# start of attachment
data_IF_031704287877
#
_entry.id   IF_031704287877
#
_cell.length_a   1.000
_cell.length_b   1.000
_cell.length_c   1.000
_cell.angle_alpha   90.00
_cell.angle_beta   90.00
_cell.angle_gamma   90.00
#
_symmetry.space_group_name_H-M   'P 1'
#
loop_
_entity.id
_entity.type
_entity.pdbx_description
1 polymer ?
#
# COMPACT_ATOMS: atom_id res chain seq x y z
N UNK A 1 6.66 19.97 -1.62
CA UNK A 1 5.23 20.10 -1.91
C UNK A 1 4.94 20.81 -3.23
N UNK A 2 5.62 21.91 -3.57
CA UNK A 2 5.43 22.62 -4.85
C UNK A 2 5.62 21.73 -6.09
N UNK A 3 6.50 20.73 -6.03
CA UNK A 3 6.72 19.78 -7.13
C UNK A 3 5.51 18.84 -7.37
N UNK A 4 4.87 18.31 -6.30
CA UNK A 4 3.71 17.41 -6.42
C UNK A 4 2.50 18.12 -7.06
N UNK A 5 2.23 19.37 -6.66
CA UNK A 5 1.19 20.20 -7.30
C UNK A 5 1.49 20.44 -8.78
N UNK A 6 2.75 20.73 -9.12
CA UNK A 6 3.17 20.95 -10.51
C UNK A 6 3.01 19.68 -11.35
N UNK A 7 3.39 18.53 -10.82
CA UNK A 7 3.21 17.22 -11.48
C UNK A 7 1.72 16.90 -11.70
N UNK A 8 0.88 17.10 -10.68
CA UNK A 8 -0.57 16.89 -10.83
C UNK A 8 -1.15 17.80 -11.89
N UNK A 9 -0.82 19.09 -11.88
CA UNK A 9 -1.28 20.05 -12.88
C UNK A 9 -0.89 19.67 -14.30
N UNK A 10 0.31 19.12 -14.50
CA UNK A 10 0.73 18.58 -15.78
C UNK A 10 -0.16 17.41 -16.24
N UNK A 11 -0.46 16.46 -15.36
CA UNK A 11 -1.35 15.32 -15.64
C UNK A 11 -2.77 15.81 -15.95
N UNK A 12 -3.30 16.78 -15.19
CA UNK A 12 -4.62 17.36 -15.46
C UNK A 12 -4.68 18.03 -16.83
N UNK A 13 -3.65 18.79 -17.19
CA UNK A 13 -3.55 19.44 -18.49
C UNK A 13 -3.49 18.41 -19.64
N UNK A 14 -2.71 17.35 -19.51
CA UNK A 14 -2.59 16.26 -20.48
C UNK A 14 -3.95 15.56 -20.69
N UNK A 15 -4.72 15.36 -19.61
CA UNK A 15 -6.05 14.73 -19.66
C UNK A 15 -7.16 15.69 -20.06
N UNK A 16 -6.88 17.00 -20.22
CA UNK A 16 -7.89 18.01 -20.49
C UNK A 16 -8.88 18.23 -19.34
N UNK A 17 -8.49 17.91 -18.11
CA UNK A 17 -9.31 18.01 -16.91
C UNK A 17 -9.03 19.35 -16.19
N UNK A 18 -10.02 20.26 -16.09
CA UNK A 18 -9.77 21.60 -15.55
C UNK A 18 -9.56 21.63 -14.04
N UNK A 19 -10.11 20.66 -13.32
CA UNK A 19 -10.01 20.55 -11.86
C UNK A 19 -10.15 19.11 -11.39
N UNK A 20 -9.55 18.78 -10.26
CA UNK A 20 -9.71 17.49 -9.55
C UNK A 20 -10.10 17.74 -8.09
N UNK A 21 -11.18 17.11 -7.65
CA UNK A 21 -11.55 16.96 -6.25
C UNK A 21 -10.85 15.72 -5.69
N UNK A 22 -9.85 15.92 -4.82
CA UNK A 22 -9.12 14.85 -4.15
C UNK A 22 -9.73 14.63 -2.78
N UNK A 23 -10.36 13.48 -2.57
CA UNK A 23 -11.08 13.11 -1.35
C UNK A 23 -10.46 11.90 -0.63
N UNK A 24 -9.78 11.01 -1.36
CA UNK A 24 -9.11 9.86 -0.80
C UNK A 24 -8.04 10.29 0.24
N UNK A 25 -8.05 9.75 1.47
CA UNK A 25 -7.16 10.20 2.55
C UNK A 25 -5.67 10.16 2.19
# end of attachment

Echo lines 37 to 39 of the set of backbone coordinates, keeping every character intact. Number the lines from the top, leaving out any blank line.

CA UNK A 6 3.17 20.95 -10.51
C UNK A 6 3.01 19.68 -11.35
N UNK A 7 3.39 18.53 -10.82